How a Police Officer's Words in His Report Are Interpreted by a Massachusetts Criminal Lawyer Defending an OUI Case
The New York Police Department is going to start using the word "collision" instead of the word "accident" to describe drunk-driving crashes, a move which the New York Times described as a "symbolic semantic change" that has long been requested by OUI victims. A police commissioner explained that the term "accident" inaccurately suggests that there is no fault associated with the event. The department has changed the name of its "Accident Investigation Squad" to the "Collision Investigation Squad." An anti-DUI group tweeted on March 12, "NYPD agrees that drunk driving crashes aren't accidents."
I'm not sure that the difference between "collision" and "accident" is as significant as the Times and the NYPD seem to think, though it does raise an interesting issue of police use of language, including euphemisms and reverse euphemisms, in the context of operating under the influence and other Massachusetts criminal offenses. Euphemisms are a form of "doublespeak." "Doublespeak" is language that doesn't really communicate anything, even though it pretends to. Euphemisms, nice words used to hide an unpleasant reality, are "doublespeak" when used to deceive.
In the context of law enforcement, one common example would be use of the word "pacify." An officer might report that he "pacified" an unruly drunk driver. What that officer might really mean is that he used force, possibly excessive force, against the suspect. The phrase "gained access" is also an example. Police might say that they "gained access" to a residence or a vehicle. One is left to wonder the manner in which they "gained" such "access." Did they jimmy a lock? Did the police break down the door to "gain access"? Another example is the word "removed." "Removing" a defendant from a car might be a nice way of saying "pulled him out of the car and threw him on the ground." It is no secret that police sometimes use this kind of language to obscure arguably unlawful tactics.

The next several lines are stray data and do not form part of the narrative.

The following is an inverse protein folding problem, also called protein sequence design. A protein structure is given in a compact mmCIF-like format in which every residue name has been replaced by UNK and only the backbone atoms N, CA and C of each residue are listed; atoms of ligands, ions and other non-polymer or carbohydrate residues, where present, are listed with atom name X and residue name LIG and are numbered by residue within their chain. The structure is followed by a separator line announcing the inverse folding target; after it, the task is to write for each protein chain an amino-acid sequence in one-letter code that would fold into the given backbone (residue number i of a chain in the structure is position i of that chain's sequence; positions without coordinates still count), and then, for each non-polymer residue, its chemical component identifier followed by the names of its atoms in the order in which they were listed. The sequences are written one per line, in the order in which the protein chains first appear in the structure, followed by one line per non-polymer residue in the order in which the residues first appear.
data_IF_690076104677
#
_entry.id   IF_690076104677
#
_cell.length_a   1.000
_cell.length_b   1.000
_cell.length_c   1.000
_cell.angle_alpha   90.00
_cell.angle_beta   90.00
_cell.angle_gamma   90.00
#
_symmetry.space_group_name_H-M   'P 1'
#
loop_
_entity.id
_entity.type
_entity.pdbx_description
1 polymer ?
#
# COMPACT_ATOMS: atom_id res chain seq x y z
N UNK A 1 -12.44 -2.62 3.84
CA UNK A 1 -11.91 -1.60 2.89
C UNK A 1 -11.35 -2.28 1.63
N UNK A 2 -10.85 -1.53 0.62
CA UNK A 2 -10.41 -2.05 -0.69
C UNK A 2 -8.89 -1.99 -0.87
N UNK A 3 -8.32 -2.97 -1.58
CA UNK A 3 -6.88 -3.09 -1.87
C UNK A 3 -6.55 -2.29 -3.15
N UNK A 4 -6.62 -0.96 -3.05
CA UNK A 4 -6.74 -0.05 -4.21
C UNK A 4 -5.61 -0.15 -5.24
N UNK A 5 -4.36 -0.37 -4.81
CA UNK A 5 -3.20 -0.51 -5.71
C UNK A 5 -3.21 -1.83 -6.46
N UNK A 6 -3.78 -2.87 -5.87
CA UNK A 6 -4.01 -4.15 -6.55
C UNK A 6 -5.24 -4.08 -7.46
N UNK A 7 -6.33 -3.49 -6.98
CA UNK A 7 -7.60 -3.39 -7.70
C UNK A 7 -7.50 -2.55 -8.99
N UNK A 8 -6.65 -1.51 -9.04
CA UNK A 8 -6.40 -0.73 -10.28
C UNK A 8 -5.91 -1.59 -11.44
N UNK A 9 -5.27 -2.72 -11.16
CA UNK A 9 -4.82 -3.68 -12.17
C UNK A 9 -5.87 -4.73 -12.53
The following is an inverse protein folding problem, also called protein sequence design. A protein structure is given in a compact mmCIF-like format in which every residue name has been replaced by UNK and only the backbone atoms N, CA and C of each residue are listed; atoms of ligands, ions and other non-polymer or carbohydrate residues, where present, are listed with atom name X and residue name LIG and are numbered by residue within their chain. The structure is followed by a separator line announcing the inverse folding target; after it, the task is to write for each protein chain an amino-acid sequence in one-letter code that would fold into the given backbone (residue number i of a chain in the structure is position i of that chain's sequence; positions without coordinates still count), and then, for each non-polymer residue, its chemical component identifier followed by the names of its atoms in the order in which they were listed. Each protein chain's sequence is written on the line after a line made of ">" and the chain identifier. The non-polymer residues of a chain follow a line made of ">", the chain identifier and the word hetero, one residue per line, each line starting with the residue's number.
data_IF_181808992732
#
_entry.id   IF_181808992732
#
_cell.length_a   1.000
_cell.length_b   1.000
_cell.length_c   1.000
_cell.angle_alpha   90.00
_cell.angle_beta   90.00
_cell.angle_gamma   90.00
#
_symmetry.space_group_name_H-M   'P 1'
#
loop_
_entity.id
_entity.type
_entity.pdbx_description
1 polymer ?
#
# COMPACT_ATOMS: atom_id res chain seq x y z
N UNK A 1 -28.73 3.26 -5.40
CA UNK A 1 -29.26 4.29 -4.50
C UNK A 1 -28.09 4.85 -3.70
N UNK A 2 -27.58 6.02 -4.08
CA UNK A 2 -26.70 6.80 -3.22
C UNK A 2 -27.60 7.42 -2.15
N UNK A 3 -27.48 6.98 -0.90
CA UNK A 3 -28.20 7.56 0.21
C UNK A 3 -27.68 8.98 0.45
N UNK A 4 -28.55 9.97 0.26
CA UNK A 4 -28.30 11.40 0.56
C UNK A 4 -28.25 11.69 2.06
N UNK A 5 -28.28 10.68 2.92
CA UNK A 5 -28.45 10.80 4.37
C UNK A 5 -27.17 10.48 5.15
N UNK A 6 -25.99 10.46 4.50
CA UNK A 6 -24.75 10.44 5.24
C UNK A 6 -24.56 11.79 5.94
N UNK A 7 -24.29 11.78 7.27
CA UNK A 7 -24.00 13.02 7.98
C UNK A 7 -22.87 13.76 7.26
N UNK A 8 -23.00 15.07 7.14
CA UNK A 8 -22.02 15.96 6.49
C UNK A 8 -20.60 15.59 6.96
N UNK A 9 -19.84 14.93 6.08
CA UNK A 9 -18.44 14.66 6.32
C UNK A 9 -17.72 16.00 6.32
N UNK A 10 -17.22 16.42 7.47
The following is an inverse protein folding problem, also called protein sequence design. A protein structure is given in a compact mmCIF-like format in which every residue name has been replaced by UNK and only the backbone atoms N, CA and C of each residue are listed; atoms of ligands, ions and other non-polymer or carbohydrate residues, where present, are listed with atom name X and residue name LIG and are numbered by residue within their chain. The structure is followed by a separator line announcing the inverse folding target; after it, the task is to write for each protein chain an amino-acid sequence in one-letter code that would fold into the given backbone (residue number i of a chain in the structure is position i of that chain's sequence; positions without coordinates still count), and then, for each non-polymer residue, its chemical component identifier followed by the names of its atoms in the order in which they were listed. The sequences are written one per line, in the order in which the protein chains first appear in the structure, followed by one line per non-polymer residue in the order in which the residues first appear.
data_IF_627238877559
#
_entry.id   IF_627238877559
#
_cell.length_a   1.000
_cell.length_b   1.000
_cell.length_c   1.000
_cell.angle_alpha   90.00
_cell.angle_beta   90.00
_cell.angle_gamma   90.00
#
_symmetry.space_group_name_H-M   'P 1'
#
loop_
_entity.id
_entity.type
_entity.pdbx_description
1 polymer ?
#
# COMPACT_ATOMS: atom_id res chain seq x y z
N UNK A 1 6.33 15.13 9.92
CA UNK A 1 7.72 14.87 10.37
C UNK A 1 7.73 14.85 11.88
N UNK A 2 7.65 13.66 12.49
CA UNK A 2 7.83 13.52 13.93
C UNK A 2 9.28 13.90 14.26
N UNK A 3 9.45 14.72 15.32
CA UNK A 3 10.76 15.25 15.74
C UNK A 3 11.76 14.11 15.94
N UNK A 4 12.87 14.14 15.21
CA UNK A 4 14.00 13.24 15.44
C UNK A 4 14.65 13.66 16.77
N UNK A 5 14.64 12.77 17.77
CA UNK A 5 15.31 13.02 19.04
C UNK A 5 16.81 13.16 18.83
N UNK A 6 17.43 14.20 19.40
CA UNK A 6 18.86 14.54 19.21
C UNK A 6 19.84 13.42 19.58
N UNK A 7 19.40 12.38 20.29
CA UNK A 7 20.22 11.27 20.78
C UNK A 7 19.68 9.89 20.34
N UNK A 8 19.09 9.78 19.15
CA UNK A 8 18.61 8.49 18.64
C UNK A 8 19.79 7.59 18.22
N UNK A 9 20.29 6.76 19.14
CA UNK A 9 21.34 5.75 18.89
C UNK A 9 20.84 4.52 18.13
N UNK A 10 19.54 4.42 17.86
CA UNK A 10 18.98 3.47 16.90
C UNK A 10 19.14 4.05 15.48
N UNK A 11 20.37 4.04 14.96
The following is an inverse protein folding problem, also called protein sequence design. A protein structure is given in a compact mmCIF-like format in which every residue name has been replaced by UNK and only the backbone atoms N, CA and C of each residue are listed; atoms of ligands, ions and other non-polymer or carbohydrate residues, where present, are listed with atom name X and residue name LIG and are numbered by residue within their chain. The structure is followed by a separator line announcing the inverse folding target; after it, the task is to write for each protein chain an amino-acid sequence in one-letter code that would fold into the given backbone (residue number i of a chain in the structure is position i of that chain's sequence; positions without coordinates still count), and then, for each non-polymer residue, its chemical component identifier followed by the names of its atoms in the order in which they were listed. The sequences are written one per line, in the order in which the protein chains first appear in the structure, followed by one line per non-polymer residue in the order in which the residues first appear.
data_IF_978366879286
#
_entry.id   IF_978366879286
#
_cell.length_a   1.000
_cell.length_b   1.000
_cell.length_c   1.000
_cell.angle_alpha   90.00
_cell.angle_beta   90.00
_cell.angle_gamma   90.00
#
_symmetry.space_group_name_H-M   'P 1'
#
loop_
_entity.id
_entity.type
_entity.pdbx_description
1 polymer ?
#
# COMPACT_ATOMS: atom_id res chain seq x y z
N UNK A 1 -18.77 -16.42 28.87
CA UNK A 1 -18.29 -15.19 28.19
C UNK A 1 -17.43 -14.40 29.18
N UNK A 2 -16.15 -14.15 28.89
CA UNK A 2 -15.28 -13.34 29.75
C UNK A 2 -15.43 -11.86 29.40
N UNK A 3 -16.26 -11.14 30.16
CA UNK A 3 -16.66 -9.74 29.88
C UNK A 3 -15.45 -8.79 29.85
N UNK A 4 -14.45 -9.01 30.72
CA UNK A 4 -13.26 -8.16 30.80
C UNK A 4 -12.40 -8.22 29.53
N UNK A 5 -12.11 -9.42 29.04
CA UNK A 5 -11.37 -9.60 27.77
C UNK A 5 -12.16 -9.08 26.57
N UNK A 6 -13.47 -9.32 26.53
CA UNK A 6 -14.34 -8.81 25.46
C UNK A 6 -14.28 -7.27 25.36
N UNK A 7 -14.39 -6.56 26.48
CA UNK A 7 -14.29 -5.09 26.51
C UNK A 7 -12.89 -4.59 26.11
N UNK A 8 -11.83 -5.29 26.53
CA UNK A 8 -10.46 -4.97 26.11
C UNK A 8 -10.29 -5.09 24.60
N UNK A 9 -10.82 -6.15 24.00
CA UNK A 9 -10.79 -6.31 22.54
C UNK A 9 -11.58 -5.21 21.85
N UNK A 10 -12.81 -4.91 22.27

While police tend to use nice words to describe or disguise their own conduct in reports, the opposite is true in their description of OUI defendants. When police report that a defendant "stumbled," it might really mean that the defendant tripped over a crack in the pavement while it was dark outside. When police say that a defendant was "lethargic," that might mean that it took the defendant a minute or two to locate his registration. When police report that a defendant "failed to follow directions," it might mean that the defendant simply asked the officer a legitimate question. Police generally use these and other terms, including "unsteadiness on feet," "slurred speech," and "watery or bloodshot eyes" in providing canned descriptions of those accused of driving under the influence in Massachusetts and elsewhere.